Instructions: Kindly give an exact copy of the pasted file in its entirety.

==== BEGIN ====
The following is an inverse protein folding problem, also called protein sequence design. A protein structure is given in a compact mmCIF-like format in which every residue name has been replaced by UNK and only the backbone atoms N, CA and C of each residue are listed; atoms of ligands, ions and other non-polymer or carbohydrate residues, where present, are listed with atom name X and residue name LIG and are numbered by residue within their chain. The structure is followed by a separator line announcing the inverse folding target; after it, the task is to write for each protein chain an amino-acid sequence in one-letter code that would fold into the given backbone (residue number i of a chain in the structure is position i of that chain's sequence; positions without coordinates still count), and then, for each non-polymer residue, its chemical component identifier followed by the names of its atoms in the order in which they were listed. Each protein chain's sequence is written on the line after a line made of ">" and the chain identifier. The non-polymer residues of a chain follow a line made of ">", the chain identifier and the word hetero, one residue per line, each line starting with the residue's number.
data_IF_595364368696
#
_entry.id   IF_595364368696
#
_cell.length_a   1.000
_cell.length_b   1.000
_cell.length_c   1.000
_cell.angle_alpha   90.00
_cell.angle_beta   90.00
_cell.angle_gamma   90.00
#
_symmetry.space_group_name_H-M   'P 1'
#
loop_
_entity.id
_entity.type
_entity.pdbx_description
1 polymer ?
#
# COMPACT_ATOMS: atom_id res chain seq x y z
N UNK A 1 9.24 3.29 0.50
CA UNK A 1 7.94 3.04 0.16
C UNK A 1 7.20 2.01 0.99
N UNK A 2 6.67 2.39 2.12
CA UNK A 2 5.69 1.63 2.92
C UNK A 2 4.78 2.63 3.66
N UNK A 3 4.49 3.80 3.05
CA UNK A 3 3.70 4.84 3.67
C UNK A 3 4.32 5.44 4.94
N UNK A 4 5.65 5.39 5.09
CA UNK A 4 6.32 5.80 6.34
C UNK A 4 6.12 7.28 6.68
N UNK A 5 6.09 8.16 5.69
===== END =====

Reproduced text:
The following is an inverse protein folding problem, also called protein sequence design. A protein structure is given in a compact mmCIF-like format in which every residue name has been replaced by UNK and only the backbone atoms N, CA and C of each residue are listed; atoms of ligands, ions and other non-polymer or carbohydrate residues, where present, are listed with atom name X and residue name LIG and are numbered by residue within their chain. The structure is followed by a separator line announcing the inverse folding target; after it, the task is to write for each protein chain an amino-acid sequence in one-letter code that would fold into the given backbone (residue number i of a chain in the structure is position i of that chain's sequence; positions without coordinates still count), and then, for each non-polymer residue, its chemical component identifier followed by the names of its atoms in the order in which they were listed. Each protein chain's sequence is written on the line after a line made of ">" and the chain identifier. The non-polymer residues of a chain follow a line made of ">", the chain identifier and the word hetero, one residue per line, each line starting with the residue's number.
data_IF_595364368696
#
_entry.id   IF_595364368696
#
_cell.length_a   1.000
_cell.length_b   1.000
_cell.length_c   1.000
_cell.angle_alpha   90.00
_cell.angle_beta   90.00
_cell.angle_gamma   90.00
#
_symmetry.space_group_name_H-M   'P 1'
#
loop_
_entity.id
_entity.type
_entity.pdbx_description
1 polymer ?
#
# COMPACT_ATOMS: atom_id res chain seq x y z
N UNK A 1 9.24 3.29 0.50
CA UNK A 1 7.94 3.04 0.16
C UNK A 1 7.20 2.01 0.99
N UNK A 2 6.67 2.39 2.12
CA UNK A 2 5.69 1.63 2.92
C UNK A 2 4.78 2.63 3.66
N UNK A 3 4.49 3.80 3.05
CA UNK A 3 3.70 4.84 3.67
C UNK A 3 4.32 5.44 4.94
N UNK A 4 5.65 5.39 5.09
CA UNK A 4 6.32 5.80 6.34
C UNK A 4 6.12 7.28 6.68
N UNK A 5 6.09 8.16 5.69